The picture below represents a big religious freedom win for the Church of the Flying Spaghetti Monster.
Three years ago, Austrian Pastafarian Nico Alm— adherent to the Church of the Flying Spaghetti Monster— showed up at his local police station to apply for a new driver’s license. In line with an Austrian law which stipulates that the only headgear allowed in official photos is required religious headgear, Alm wore a pasta sieve on his noggin, handle cocked to the side.
Unsurprisingly, Austrian authorities turned him away, demanding that he obtain a doctor’s certificate that he was “psychologically fit” to drive, unwittingly helping Alm illuminate his point.
Alm obtained the doctor’s note and reapplied. In all, it took him three years to obtain the license.
For those who have never heard of The Church of the Flying Spaghetti Monster (like myself): the group was formed when Oregon State Physics grad student Bobby Henderson decided to protest the Kansas Board of Education’s decision to to teach creationism in schools. In the letter, Henderson asked the Pastafarian version of intelligent design to be taught to schoolchildren as an alternative to the Christian theory, demanding that it receive equal attention to evolution and intelligent design.
Henderson published the letter on his website, earning a wide response from good-natured atheists and agnostics who related to his point.
Since then, Pastafarianism has grown into a “real” fleshed-out religion. Their core belief is that pirates are divine beings who have been slandered over the years by Christians, but who were originally “peace-loving explorers and spreaders of good will” who distributed candy to small children. They claim that “global warming, earthquakes, hurricanes, and other natural disasters are a direct effect of the shrinking numbers of pirates since the 1800s,” and even made this scientific chart to back it up:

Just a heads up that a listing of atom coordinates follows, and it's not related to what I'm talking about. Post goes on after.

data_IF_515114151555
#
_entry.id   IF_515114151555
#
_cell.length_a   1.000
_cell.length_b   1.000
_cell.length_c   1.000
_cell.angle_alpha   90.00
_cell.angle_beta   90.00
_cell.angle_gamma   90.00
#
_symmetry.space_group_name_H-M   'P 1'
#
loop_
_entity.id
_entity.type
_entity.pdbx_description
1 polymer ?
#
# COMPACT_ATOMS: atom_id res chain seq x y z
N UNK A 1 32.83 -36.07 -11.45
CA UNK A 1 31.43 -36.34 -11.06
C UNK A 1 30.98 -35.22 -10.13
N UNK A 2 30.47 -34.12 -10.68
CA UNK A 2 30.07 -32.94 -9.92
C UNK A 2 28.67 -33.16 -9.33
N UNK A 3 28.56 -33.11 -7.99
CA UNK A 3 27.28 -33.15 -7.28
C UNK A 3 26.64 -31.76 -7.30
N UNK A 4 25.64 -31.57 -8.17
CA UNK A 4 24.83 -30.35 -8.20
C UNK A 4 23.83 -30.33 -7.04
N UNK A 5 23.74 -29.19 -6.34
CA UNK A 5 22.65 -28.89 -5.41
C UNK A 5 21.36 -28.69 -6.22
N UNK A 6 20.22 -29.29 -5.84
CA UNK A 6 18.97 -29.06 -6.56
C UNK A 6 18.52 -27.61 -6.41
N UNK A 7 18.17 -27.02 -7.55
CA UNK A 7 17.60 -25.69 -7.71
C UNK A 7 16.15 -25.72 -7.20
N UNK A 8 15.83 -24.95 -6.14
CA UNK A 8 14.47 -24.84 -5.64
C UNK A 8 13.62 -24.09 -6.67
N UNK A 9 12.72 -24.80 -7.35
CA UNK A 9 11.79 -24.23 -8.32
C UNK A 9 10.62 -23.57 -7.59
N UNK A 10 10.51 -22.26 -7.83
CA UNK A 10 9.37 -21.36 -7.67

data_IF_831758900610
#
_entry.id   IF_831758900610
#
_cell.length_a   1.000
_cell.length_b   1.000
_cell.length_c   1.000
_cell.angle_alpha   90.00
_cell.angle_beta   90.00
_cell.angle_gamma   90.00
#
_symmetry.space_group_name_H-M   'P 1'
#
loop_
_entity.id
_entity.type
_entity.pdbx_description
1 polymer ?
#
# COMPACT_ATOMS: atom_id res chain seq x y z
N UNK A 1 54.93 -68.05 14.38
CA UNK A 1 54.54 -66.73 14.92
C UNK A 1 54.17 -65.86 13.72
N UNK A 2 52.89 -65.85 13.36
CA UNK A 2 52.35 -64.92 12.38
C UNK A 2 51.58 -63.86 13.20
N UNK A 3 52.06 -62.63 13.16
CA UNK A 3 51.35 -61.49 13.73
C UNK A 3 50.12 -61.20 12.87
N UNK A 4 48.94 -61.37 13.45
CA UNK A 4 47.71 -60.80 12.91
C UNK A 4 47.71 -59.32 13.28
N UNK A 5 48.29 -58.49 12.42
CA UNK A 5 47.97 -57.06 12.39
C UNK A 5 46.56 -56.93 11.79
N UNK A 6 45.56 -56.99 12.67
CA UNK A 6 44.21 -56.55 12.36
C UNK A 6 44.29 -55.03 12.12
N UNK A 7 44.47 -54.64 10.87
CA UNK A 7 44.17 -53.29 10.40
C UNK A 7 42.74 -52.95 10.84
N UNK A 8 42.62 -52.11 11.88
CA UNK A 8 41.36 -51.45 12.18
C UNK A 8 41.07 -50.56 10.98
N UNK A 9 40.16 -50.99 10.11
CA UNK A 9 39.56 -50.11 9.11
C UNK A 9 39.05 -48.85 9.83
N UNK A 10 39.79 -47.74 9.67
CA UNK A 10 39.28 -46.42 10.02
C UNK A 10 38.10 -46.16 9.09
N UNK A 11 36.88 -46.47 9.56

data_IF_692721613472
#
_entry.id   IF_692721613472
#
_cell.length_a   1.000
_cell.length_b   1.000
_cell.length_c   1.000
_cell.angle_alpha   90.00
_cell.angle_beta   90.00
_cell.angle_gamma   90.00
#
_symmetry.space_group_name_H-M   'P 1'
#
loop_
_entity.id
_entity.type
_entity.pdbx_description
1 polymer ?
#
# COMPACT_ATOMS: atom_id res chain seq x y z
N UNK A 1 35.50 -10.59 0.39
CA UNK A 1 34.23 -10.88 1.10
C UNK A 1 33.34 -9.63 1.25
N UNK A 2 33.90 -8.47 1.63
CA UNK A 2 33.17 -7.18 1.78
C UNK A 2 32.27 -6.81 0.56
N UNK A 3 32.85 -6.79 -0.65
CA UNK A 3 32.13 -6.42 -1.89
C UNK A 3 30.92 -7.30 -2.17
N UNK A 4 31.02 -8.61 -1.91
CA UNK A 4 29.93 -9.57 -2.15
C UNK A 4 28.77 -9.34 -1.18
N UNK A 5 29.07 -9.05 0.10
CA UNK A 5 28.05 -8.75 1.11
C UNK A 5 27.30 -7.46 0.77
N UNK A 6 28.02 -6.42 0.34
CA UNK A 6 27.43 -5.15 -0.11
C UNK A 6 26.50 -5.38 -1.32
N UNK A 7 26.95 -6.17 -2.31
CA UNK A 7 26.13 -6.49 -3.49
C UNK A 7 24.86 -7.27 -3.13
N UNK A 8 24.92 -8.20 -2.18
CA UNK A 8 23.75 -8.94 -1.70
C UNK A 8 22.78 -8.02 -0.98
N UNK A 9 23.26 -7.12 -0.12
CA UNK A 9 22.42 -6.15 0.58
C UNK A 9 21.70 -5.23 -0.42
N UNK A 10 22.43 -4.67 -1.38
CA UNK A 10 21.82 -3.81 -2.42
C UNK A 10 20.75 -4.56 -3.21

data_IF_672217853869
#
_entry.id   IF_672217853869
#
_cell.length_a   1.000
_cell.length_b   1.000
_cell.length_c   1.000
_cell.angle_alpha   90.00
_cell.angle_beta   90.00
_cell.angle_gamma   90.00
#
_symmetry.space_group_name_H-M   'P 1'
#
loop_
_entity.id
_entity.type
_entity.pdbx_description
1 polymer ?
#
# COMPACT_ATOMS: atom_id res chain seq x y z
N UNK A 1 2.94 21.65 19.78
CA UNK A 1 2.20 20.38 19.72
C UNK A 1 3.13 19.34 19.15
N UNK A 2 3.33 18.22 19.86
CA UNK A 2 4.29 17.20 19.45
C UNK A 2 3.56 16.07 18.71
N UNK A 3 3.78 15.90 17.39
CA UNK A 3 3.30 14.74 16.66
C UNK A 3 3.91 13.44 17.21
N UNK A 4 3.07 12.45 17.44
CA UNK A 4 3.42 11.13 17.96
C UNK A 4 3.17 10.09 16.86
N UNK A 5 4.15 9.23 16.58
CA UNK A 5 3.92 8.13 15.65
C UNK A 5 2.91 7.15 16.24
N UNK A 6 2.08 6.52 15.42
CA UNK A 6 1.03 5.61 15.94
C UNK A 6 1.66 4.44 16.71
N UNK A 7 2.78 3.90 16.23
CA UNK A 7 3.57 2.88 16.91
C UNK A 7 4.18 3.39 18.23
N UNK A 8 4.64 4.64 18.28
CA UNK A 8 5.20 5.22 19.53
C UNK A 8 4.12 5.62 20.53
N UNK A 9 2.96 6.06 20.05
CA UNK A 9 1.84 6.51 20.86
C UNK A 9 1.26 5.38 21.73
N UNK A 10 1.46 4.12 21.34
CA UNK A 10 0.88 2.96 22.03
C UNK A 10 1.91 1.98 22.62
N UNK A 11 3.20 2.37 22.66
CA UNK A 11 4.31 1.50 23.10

The Pastafarians celebrate two holidays—Pastover and Ramendan—and adopted one rigid rule: “the only dogma allowed in the Church of the Flying Spaghetti Monster is the rejection of dogma.”
By demanding identical treatment to other religions, the Church of the Giant Spaghetti Monster offers some perspective on the power mainstream religions hold in society and holds up a mirror in the face of commonly-accepted creation myths.
According to BBC, Mr. Alm’s next step “is to apply to the Austrian authorities for Pastafarianism to become an officially recognised faith.”
For the sake of pirates everywhere, I hope he gets it.